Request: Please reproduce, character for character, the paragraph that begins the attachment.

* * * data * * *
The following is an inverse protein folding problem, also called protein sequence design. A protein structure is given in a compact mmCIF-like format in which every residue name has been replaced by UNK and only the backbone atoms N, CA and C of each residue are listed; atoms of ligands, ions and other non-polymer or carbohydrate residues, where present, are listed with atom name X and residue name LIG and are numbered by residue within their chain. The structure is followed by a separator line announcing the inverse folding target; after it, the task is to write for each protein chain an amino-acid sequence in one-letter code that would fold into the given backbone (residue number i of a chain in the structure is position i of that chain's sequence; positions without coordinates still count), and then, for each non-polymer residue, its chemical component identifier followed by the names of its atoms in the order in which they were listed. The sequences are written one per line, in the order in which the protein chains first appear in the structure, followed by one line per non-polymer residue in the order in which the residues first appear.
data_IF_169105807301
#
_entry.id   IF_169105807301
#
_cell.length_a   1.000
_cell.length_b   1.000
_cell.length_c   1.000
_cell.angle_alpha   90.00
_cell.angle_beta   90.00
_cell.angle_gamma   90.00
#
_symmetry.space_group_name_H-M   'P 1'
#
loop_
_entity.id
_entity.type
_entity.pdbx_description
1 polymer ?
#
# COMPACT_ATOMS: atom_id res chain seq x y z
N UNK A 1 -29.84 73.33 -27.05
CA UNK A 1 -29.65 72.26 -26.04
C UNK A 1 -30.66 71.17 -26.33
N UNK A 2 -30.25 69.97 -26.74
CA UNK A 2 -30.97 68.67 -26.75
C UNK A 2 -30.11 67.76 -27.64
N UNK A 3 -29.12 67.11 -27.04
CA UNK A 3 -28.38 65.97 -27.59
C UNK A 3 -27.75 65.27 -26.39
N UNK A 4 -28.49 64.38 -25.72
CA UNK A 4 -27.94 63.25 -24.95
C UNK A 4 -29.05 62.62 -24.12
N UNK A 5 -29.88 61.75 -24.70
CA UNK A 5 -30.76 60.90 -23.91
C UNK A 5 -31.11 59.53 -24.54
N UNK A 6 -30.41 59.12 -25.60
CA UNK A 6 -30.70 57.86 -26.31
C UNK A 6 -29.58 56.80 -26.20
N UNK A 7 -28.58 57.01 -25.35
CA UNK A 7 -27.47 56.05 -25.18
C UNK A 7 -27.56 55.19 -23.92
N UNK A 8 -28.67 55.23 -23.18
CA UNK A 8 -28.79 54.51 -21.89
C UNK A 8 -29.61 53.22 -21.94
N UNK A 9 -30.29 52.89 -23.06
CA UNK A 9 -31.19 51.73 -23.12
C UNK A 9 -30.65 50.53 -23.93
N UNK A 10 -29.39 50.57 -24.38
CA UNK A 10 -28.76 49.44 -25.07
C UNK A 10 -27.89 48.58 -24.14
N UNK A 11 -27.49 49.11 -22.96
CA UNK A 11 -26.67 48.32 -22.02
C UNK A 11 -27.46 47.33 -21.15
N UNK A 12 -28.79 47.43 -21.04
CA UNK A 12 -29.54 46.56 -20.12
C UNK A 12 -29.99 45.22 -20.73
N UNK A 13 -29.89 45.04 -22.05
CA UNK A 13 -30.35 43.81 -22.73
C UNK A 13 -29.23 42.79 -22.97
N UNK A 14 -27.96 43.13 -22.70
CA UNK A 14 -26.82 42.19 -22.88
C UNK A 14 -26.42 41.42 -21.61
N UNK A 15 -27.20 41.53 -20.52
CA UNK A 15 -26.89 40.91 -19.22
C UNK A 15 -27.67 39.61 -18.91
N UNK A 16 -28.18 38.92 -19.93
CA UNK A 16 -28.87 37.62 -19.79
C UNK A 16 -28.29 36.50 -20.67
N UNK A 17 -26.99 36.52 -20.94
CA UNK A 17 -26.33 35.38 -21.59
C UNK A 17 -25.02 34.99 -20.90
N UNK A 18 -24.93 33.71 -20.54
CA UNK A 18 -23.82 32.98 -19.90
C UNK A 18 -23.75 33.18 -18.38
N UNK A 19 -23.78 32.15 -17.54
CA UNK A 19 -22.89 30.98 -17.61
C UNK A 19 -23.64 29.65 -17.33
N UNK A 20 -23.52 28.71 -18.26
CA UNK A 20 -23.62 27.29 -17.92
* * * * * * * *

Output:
The following is an inverse protein folding problem, also called protein sequence design. A protein structure is given in a compact mmCIF-like format in which every residue name has been replaced by UNK and only the backbone atoms N, CA and C of each residue are listed; atoms of ligands, ions and other non-polymer or carbohydrate residues, where present, are listed with atom name X and residue name LIG and are numbered by residue within their chain. The structure is followed by a separator line announcing the inverse folding target; after it, the task is to write for each protein chain an amino-acid sequence in one-letter code that would fold into the given backbone (residue number i of a chain in the structure is position i of that chain's sequence; positions without coordinates still count), and then, for each non-polymer residue, its chemical component identifier followed by the names of its atoms in the order in which they were listed. The sequences are written one per line, in the order in which the protein chains first appear in the structure, followed by one line per non-polymer residue in the order in which the residues first appear.